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Eats and Drinks

After Midnight

Looking for Late-Night Grub on the Lean Streets of Baltimore

Christopher Myers
Nighthawks at the Diner: Nam Kang is a late-night gathering spot for hungry Hopkins students looking for Korean delicacies
Christopher Myers
Valentino's offers an unpretentious diner experience
Christopher Myers
At Kobe, diners pay a $5 cover to eat sushi after hours.

By Edward Ericson Jr. | Posted 9/22/2004

The dame marched through my office doorway like Gen. Sherman marching to the sea, all smoke and flames and terror. She was beautiful—they all are—with raven hair, piercing eyes, and pierced lips that were used to giving orders: “Tell me the best place to eat after the bars close,” she demanded. “You have 48 hours.”

I usually work days, digging through shady financial records and staking out unfaithful city employees. This would be a challenge. I asked a few cops leaving a pizza joint in midtown where the best grub is, third shift. “How do I know,” one shrugged. “That’s past my bedtime.”

Mine, too. But I had a job to do, so I started investigating where people alight in this dark world so devoid of proper 24-hour chrome diners the old-fashioned way, with a tank full of gas and a gut full of coffee. In time I would learn the weird truth: kimchi emporia; rooms full of toys and mannequins; a sushi place with a DJ and a cover charge.

All was relatively quiet at midnight at the old Remington standby, the Paper Moon Diner (227 W. 29th St., [410] 889-4444). A person could walk in without waiting in line, as is the usual fate after 2 a.m. Still, the staff inside was busy enough that I sat at the counter a few minutes before anyone noticed me.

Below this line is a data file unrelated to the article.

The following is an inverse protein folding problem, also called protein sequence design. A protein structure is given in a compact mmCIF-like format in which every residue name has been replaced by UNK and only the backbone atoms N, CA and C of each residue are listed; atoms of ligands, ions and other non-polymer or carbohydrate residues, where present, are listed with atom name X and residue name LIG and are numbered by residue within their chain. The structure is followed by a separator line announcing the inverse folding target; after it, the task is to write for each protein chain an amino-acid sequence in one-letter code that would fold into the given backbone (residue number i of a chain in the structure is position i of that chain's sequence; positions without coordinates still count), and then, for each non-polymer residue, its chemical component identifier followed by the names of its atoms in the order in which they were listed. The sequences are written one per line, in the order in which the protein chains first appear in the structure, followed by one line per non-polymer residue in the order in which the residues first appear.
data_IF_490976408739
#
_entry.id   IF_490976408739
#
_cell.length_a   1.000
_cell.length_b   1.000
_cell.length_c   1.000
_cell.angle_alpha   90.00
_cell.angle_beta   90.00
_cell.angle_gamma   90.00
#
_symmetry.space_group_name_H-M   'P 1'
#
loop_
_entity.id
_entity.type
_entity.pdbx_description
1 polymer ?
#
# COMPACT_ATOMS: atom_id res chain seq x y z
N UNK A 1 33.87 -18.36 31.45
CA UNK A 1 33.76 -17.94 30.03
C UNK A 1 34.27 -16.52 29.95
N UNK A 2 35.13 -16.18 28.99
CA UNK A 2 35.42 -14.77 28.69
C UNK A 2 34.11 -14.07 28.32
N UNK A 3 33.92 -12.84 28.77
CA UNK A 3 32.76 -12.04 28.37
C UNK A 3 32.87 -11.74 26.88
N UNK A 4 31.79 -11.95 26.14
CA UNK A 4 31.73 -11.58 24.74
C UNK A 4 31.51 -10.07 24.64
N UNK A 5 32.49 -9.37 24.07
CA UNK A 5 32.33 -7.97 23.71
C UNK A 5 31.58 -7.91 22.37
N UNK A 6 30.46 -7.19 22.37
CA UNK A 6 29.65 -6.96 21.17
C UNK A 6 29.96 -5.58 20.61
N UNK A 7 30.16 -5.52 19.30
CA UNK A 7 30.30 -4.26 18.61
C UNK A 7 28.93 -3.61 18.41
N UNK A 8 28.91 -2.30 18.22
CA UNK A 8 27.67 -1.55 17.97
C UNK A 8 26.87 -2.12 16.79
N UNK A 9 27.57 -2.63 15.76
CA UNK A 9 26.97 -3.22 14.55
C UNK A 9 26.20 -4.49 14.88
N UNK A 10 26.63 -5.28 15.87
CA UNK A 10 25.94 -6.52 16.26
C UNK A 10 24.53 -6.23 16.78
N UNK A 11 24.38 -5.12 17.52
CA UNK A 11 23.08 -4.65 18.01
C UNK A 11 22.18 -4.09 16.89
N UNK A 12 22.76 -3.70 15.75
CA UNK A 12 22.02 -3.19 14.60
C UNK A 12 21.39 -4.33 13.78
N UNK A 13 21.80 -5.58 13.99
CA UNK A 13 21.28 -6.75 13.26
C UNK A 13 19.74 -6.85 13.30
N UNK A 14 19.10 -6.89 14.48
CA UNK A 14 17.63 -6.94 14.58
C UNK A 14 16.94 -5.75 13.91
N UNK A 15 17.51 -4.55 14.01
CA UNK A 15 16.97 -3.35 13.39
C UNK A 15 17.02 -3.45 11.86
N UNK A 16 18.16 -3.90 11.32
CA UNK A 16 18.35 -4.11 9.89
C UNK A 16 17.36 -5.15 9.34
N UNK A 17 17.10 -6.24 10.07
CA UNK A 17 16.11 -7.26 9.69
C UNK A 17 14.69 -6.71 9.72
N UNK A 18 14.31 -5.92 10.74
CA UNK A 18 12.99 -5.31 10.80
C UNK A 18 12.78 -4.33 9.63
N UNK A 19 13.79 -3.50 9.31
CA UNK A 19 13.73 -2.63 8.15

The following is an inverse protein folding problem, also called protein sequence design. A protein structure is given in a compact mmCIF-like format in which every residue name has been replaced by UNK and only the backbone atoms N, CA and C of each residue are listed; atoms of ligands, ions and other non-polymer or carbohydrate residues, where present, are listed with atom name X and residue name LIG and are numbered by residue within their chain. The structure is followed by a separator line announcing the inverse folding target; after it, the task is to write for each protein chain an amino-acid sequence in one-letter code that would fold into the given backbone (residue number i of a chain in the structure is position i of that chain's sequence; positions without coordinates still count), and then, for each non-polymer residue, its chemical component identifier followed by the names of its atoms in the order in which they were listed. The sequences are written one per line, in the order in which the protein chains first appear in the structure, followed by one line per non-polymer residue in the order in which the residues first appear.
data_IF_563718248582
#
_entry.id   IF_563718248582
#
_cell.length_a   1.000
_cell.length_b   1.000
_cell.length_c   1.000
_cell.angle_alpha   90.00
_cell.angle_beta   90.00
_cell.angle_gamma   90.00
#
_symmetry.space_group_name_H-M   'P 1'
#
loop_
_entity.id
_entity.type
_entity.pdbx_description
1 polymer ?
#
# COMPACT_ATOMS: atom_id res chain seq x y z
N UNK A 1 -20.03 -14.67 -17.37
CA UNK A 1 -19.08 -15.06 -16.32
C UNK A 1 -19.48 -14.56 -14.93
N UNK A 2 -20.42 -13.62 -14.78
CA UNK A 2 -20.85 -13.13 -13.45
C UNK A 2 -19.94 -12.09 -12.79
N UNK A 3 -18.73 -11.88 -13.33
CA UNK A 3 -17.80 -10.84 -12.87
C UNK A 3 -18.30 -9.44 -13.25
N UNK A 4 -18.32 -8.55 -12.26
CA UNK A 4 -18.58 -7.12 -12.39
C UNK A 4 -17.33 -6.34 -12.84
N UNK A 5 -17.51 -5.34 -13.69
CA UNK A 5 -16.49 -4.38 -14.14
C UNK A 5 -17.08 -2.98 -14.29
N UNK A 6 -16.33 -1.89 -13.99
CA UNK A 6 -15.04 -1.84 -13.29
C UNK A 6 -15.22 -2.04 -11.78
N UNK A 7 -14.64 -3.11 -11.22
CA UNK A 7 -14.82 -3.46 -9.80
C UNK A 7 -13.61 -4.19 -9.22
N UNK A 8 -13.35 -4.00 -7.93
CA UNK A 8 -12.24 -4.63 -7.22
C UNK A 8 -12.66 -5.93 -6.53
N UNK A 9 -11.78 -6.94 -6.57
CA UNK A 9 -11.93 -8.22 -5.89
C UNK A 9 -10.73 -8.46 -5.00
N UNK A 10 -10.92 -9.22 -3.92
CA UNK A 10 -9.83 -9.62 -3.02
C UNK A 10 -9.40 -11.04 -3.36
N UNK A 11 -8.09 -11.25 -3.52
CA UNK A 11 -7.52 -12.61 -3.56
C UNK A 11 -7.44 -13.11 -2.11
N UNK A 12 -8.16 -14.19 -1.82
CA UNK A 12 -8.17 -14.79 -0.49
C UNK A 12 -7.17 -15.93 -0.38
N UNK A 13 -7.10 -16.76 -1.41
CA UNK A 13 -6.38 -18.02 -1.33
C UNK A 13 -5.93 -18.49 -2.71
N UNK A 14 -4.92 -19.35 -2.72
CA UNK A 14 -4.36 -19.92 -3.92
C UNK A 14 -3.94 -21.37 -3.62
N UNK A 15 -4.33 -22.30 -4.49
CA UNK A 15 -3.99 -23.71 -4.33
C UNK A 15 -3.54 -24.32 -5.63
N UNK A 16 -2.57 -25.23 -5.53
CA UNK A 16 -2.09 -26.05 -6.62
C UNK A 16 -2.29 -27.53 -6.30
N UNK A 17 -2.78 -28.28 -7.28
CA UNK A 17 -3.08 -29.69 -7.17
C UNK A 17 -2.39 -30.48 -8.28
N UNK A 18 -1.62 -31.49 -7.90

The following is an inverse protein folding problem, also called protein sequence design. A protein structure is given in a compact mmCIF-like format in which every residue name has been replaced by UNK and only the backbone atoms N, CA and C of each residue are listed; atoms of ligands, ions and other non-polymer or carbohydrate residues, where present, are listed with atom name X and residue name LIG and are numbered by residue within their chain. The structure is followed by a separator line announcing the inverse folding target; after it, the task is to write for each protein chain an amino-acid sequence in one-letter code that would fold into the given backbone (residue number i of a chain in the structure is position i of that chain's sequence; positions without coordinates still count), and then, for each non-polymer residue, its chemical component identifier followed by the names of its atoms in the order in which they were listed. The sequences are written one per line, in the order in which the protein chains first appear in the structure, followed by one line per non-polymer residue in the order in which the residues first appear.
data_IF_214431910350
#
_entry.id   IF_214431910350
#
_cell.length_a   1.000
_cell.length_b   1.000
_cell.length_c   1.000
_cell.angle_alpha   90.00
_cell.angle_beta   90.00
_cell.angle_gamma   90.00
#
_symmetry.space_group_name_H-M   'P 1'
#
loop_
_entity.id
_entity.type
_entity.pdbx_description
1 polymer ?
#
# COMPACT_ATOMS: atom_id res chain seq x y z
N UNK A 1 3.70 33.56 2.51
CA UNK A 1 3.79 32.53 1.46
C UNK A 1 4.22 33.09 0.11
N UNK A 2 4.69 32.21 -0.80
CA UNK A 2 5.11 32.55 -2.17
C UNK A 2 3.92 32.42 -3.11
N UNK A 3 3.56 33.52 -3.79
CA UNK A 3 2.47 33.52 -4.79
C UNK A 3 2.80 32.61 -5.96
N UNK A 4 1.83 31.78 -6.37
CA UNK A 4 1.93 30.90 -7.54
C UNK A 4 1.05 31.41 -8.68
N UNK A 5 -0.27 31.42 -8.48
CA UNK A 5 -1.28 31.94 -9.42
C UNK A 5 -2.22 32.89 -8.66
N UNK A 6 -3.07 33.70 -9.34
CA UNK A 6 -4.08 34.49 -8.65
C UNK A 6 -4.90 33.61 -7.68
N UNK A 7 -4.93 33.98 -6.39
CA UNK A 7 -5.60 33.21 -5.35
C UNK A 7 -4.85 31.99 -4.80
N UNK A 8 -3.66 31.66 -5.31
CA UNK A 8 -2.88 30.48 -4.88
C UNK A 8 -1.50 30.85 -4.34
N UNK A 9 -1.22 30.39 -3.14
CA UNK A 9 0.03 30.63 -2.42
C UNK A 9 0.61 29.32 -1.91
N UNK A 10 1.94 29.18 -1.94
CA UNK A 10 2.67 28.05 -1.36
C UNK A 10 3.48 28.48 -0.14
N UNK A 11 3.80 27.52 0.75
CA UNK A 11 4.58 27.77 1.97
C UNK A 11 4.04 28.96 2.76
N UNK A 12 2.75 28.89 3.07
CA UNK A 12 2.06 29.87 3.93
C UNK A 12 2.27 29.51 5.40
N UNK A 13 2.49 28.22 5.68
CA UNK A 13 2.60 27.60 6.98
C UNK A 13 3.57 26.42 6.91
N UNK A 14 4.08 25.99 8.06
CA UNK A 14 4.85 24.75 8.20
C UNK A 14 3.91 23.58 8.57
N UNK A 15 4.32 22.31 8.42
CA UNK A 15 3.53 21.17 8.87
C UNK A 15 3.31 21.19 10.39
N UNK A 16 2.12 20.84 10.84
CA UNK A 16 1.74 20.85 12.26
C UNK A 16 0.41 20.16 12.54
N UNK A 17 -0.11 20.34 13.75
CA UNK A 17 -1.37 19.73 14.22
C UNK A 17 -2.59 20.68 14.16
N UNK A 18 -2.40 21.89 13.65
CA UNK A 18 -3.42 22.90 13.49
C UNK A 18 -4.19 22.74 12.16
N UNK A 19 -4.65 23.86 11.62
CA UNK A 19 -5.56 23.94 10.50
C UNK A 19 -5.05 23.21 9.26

Paper Moon’s mannequin-and-toy décor was in full flare, its whimsically creepy vibe meshing with customers’ sharpened hairstyles and arched attitudes. A guy on the far end of the Lucite counter told his friend of the “big red sign” that says CHRISTIAN SOLDIERS GUNS AND AMMO, presumably above a Baltimore gun shop. “I gotta get a picture of that and send it to Letterman,” the dude enthused. At the other end of the counter a young man in his mid 20s, watch cap pulled down to the tops of impressive muttonchops, strode in and grabbed a menu before perching on his favorite stool. A waitress greeted him by name.

Kids in their 20s with stylish tattoos milled in and out, jumping past the leaf-attired female mannequin on their way down the stairs. The waitstaff whizzed through the crowd like pinballs. The cooks, two hours into their shift, spun like electrons ’round an atom’s nucleus.

Suddenly, I saw a girl, peeking through the square opening that leads back into the dishwashing area. One glance into her deep brown eyes told me she already knew all my secret wishes, and found them amusing if not utterly contemptible. Her olive skin glistened in the steam, which further curled the tsunami of dark hair falling past her shoulder. She was wearing a moth-eaten yellow T-shirt wrapped like a sari over tight jeans and boots, and she moved like a grass fire, ululating past the counter toward me.